POS Malware Delivers Credit Card Theft at Hundreds of Restaurants
New research revealed that as many as 500 restaurants in the U.S. may have been punked by PunkeyPOS, a point-of-sale (POS) malware. PunkeyPOS has been around for a while, at least according to Trustwave’s alert from 2015. It did its nefarious deeds for a bit and then died out — or so security professionals thought.
Apparently, the current POS market is too lucrative for the threat to pass up — after all, POS malware has long been a tempting target for cybercriminals, and it seems this particular threat decided to re-enter the game by targeting Cicis Pizza franchises around the U.S.
Dining on Data
PandaLabs reported that this POS malware is what made Cicis Pizza bleed credit card information. Researchers broke down the walls that were surrounding the command-and-control (C&C) servers for PunkeyPOS, gained entrance and watched the malware do its thing. They also located 200 terminals with PunkeyPOS activity, mostly within the U.S.
According to research, the malware performs a series of checks to determine valid information for its purposes and does not concern itself with anything other than credit card data. That information is then encrypted using AES and sent to the C&C server.
SecurityWeek noted that the malware “can grab information including account numbers, magnetic strip contents (tracks) from bank cards and more” just through the use of a keylogger and RAM scraper on infected machines.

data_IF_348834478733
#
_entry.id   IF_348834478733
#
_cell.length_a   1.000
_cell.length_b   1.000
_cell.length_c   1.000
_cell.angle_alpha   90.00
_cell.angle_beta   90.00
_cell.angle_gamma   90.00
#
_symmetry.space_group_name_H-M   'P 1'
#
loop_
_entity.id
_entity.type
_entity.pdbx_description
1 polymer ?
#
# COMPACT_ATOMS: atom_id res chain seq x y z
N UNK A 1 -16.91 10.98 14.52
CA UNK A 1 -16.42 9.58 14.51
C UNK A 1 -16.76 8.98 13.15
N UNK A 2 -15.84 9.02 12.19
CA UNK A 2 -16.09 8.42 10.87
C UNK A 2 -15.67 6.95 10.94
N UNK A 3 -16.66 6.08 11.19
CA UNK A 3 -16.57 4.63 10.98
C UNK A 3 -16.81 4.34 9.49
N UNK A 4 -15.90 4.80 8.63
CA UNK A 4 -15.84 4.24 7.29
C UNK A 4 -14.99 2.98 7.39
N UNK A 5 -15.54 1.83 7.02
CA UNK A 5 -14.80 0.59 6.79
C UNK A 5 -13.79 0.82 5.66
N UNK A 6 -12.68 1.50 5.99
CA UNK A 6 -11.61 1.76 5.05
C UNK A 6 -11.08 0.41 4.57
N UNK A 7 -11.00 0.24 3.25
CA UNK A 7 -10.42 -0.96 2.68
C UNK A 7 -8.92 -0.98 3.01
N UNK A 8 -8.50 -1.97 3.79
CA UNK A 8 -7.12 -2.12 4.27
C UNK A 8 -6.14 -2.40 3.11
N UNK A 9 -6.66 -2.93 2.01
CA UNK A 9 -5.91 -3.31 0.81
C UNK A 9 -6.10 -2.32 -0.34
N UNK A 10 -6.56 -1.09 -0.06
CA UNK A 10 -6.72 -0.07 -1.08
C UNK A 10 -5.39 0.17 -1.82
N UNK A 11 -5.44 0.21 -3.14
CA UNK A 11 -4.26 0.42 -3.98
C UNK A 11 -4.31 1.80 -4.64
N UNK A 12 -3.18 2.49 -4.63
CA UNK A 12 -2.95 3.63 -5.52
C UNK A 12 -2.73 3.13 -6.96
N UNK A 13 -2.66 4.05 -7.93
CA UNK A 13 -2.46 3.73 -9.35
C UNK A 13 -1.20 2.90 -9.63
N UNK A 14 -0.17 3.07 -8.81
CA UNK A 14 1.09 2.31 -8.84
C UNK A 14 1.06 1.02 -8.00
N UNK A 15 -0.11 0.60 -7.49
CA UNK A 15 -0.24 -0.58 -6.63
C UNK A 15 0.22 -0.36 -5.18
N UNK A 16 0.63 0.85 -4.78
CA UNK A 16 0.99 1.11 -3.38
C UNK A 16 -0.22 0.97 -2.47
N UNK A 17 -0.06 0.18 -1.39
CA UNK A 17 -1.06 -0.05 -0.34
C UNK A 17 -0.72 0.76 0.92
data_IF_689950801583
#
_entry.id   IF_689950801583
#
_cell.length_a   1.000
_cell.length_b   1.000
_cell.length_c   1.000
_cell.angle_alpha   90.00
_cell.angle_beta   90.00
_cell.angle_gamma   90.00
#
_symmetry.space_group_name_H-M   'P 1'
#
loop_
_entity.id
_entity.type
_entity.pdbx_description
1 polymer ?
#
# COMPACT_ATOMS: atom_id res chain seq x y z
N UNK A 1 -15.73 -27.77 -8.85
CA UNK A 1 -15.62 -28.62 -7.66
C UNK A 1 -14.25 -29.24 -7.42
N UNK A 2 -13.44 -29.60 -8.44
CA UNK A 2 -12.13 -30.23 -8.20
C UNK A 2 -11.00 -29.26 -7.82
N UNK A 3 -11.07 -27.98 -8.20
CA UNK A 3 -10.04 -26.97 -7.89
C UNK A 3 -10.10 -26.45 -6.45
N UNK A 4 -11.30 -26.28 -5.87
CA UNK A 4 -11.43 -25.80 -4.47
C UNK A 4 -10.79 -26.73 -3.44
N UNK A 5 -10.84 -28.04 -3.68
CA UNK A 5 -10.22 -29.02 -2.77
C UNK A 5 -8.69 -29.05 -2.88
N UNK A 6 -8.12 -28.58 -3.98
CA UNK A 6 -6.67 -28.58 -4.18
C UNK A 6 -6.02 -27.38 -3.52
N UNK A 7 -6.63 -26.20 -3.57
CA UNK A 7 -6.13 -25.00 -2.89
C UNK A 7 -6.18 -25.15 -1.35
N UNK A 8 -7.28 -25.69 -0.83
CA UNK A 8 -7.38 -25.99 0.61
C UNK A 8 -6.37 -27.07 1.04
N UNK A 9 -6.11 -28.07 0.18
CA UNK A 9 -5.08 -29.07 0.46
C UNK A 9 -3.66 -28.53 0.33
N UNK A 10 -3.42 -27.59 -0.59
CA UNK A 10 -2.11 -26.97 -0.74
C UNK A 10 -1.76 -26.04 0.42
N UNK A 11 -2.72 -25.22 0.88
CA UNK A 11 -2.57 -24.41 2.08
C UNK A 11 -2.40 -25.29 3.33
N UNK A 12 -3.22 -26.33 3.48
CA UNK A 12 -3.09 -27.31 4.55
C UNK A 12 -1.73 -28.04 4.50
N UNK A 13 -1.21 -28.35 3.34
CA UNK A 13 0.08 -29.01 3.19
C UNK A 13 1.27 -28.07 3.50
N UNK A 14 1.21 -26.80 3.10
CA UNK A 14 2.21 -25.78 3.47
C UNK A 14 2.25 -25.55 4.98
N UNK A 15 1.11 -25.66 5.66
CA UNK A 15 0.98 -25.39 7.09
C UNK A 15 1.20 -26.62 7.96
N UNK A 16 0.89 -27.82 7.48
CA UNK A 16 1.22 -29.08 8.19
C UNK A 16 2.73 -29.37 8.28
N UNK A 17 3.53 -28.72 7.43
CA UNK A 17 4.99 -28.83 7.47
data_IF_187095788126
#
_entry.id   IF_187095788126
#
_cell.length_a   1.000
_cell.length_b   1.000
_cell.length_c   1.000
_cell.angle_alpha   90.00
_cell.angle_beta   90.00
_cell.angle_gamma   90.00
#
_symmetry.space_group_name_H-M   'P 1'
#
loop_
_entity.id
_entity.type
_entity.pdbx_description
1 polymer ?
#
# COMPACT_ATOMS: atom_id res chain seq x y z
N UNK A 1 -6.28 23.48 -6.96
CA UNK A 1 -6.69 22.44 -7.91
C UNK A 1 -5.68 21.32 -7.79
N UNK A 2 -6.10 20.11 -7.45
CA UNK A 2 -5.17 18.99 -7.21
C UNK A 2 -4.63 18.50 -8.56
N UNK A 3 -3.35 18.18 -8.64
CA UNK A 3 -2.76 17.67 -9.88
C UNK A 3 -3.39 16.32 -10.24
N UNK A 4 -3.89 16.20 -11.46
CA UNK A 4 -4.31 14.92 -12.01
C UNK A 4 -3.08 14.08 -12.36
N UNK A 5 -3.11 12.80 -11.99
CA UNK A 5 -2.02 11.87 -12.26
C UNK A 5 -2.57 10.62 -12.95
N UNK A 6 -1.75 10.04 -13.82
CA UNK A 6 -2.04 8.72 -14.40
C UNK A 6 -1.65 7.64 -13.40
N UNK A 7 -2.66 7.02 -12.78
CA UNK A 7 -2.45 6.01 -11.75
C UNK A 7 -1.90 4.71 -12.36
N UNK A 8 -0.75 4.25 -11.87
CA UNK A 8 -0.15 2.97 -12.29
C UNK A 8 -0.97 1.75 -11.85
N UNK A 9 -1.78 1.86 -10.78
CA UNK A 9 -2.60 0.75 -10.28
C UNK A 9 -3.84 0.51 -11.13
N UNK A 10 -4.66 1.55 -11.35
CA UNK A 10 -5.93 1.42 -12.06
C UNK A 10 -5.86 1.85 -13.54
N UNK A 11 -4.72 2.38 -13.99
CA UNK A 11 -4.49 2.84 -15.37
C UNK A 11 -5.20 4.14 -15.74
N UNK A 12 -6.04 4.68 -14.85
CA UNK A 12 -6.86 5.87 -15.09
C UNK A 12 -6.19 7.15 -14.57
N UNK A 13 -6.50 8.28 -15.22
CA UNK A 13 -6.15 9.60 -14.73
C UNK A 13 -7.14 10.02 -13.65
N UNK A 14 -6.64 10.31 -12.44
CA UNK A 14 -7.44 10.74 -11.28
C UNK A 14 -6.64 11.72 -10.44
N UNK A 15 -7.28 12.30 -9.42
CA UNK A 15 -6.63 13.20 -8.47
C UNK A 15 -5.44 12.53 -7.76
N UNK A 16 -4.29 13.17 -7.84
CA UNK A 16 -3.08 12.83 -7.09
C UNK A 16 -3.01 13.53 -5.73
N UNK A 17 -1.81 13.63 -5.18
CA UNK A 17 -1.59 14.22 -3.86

How the POS Malware Was Engineered
The POS malware was social-engineered onto the machines with the unwitting cooperation of store employees.
A representative from Cicis’ main POS service provider, Datapoint POS, told Krebs on Security that the attacks were traced back to social engineering endeavors where vendors allowed unauthorized techs in to “conduct support” on POS terminals. He added that the restaurants are compliant with PCI regulations and had no other issues with security tools.
The organization had its network controls in place, but these controls were bypassed by lax routine IT operations. To prevent this type of attack, each and every IT change needs to be individually authorized by the company. Some two-factor authentication — or any other type of validation or security partnership — would have helped this organization avoid being Punkey’d.
Source | SecurityIntelligence